[AfrICANN-discuss] Vishing Attacks Increase

Anne-Rachel Inné annerachel at gmail.com
Thu Apr 3 08:16:27 SAST 2008

UNITED STATES: Vishing Attacks Increase

Tuesday, April 01, 2008

Are you one of many who have received an e-mail, text message, or
telephone call, purportedly from your credit card/debit card company
directing you to contact a telephone number to re-activate your card
due to a security issue? The IC3 has received multiple reports on
different variations of this scheme known as "vishing". These attacks
against US financial institutions and consumers continue to rise at an
alarming rate.

Vishing operates like phishing by persuading consumers to divulge
their Personally Identifiable Information (PII), claiming their
account was suspended, deactivated, or terminated. Recipients are
directed to contact their bank via telephone number provided in the
e-mail or by an automated recording. Upon calling the telephone
number, the recipient is greeted with "Welcome to the bank of ..." and
then requested to enter their card number in order to resolve a
pending security issue.

For authenticity, some fraudulent e-mails claim the bank would never
contact customers to obtain the PII by any means, including e-mail,
mail, and instant messenger. These e-mails further warn recipients not
to provide sensitive information when requested in an e-mail and not
to click on embedded links, claiming they could contain "malicious
software aimed at capturing login credentials."

Please beware; spam e-mails may actually contain malicious code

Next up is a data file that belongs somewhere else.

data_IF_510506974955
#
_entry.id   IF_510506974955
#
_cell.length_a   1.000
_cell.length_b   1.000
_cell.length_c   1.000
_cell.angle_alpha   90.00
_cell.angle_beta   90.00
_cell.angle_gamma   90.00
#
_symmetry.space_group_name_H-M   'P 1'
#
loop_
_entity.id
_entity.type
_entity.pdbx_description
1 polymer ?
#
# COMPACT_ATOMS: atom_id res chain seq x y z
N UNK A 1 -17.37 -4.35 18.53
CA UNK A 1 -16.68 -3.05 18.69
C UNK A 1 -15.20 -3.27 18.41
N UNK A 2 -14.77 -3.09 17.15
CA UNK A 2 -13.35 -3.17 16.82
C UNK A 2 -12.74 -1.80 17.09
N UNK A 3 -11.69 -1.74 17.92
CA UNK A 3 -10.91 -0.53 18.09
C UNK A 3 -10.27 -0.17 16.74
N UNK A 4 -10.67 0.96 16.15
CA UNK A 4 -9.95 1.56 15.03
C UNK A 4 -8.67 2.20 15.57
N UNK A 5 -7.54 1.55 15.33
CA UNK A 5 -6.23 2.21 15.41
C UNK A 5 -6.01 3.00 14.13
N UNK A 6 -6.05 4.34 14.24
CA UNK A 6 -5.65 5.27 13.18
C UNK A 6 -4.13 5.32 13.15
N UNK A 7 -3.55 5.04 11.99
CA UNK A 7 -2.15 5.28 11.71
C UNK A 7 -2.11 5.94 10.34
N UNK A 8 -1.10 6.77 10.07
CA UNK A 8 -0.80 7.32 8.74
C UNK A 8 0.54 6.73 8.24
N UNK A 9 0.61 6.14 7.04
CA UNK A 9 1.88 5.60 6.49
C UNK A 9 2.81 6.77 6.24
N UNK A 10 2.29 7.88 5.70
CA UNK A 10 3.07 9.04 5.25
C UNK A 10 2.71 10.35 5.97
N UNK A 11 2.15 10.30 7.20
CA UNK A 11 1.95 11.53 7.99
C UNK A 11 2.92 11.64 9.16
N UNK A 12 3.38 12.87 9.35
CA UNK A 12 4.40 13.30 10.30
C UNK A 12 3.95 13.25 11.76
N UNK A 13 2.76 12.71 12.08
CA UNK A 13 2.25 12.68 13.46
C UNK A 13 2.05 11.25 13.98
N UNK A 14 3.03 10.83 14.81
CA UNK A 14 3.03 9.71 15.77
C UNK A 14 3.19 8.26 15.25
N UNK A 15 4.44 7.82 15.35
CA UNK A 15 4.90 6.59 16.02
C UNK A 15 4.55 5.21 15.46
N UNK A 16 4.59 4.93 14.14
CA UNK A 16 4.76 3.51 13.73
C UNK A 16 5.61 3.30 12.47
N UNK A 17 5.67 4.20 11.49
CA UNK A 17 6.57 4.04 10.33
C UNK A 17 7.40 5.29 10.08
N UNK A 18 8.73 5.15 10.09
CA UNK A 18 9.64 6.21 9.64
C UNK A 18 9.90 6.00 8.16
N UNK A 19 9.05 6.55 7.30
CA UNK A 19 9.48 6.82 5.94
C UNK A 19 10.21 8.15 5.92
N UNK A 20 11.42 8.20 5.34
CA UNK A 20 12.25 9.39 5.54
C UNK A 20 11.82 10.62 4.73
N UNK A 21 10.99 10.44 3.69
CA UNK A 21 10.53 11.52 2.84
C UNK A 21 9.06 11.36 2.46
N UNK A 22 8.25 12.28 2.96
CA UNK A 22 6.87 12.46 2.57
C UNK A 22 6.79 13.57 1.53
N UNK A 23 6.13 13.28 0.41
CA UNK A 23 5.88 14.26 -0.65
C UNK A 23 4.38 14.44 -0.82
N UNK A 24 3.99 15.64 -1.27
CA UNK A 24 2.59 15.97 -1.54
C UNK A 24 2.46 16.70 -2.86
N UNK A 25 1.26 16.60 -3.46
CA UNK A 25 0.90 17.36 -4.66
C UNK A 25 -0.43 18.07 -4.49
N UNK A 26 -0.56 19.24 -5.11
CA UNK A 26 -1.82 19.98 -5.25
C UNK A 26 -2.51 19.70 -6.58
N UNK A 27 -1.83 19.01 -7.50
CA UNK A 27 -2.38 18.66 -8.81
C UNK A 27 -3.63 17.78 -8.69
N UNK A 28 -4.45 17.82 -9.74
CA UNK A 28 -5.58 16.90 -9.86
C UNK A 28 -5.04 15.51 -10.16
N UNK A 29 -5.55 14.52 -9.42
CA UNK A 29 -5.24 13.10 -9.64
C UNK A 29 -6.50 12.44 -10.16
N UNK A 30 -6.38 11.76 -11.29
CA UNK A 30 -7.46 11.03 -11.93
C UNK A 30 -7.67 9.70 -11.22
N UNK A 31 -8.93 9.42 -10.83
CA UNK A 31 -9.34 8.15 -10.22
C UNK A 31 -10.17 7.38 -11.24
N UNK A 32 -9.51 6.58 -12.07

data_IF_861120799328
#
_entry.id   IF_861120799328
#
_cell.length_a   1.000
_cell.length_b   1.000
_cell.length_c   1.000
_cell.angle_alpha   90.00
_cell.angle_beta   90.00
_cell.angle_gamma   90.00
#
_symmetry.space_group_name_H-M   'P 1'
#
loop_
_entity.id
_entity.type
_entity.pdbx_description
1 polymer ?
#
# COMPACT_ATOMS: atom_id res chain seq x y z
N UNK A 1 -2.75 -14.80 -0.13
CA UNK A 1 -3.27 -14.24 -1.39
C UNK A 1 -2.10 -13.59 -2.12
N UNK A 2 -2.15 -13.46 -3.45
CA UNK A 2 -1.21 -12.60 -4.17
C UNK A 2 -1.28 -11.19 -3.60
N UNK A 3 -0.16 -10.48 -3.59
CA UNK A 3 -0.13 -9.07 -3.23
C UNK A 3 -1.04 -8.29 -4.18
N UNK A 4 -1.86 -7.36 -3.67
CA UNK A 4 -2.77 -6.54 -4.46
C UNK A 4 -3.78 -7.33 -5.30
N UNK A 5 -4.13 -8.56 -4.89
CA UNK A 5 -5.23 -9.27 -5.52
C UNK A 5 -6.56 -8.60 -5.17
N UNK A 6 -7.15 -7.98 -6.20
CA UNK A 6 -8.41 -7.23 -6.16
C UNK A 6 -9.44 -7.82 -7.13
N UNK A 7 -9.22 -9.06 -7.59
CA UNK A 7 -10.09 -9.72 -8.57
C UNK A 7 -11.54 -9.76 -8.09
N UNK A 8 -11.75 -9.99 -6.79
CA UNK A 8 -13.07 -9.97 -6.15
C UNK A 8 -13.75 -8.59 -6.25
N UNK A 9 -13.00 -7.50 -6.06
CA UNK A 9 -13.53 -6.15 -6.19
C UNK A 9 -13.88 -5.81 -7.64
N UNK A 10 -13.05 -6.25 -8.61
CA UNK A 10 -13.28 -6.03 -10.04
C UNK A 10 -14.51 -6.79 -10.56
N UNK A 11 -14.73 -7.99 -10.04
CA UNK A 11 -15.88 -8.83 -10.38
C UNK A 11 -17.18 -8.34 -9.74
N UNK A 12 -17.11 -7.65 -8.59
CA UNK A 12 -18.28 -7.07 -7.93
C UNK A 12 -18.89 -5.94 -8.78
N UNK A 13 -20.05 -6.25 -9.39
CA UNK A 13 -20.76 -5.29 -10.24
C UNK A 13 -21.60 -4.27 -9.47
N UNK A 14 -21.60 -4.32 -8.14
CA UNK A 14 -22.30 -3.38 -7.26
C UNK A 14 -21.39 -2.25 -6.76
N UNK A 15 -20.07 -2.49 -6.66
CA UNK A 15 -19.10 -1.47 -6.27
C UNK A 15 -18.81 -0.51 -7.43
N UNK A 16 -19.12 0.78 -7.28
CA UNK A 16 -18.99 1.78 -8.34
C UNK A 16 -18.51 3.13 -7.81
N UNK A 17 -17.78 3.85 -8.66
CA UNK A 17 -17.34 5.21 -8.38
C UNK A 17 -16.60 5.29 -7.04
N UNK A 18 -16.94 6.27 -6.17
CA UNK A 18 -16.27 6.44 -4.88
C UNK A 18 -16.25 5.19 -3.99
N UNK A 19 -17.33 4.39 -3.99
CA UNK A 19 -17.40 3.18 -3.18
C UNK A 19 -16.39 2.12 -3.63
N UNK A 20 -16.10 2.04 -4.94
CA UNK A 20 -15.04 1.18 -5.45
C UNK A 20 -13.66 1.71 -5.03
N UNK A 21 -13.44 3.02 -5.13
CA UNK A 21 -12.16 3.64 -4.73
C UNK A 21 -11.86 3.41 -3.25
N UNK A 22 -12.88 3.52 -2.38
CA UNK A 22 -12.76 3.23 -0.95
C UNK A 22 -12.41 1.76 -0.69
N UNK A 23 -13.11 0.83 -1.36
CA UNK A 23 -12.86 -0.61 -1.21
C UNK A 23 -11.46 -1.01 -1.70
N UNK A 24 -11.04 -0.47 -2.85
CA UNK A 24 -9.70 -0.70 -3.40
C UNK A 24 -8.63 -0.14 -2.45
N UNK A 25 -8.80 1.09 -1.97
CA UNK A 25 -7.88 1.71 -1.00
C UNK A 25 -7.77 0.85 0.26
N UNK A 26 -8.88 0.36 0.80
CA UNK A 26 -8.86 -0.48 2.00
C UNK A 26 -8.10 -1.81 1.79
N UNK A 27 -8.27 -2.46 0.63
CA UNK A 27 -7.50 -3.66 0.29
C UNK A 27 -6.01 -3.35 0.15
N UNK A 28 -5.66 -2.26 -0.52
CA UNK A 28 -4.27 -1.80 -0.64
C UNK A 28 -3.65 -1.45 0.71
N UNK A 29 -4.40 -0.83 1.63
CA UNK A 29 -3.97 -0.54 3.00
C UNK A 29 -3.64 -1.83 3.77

(malware) which can harm your computer. Do not open any unsolicited
e-mail and do not click on any links provided.

A new version recently reported involved the sending of text messages
to cell phones claiming the recipient''''''''s on-line bank account
has expired. The message instructs the recipient to renew their
on-line bank account by using the link provided.

Due to rapidly evolving criminal methodologies, it is impossible to
include every scenario. Therefore, be cognizant and protect your PII.
Beware of e-mails, telephone calls, or text messages requesting your

If you have a question concerning your account or credit/debit card,
you should contact your bank using a telephone number obtained
independently such as; from your statement, a telephone book, or
another independent means.

If you have received this, or a similar hoax, please file a complaint
at www.ic3.gov.

By the Internet Crime Complaint Center.

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